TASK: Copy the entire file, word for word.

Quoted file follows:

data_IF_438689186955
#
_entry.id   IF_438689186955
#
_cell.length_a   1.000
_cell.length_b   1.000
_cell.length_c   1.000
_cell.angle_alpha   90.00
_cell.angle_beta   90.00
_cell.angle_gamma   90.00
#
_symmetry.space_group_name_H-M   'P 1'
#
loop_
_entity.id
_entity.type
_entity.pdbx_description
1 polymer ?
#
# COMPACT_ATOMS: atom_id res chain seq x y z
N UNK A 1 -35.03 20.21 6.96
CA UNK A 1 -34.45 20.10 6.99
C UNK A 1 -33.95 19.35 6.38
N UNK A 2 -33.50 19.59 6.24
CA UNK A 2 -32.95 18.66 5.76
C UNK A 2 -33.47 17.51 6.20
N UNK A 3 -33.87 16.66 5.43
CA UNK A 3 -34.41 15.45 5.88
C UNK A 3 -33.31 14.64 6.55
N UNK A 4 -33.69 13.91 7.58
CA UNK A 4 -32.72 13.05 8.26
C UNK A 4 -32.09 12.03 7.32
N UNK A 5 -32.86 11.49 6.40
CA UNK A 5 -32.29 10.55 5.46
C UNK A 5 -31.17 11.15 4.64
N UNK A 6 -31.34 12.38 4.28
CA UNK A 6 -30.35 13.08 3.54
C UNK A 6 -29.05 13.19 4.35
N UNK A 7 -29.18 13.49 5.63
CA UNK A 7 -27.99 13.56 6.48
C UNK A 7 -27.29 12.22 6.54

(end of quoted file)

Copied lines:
data_IF_438689186955
#
_entry.id   IF_438689186955
#
_cell.length_a   1.000
_cell.length_b   1.000
_cell.length_c   1.000
_cell.angle_alpha   90.00
_cell.angle_beta   90.00
_cell.angle_gamma   90.00
#
_symmetry.space_group_name_H-M   'P 1'
#
loop_
_entity.id
_entity.type
_entity.pdbx_description
1 polymer ?
#
# COMPACT_ATOMS: atom_id res chain seq x y z
N UNK A 1 -35.03 20.21 6.96
CA UNK A 1 -34.45 20.10 6.99
C UNK A 1 -33.95 19.35 6.38
N UNK A 2 -33.50 19.59 6.24
CA UNK A 2 -32.95 18.66 5.76
C UNK A 2 -33.47 17.51 6.20
N UNK A 3 -33.87 16.66 5.43
CA UNK A 3 -34.41 15.45 5.88
C UNK A 3 -33.31 14.64 6.55
N UNK A 4 -33.69 13.91 7.58
CA UNK A 4 -32.72 13.05 8.26
C UNK A 4 -32.09 12.03 7.32
N UNK A 5 -32.86 11.49 6.40
CA UNK A 5 -32.29 10.55 5.46
C UNK A 5 -31.17 11.15 4.64
N UNK A 6 -31.34 12.38 4.28
CA UNK A 6 -30.35 13.08 3.54
C UNK A 6 -29.05 13.19 4.35
N UNK A 7 -29.18 13.49 5.63
CA UNK A 7 -27.99 13.56 6.48
C UNK A 7 -27.29 12.22 6.54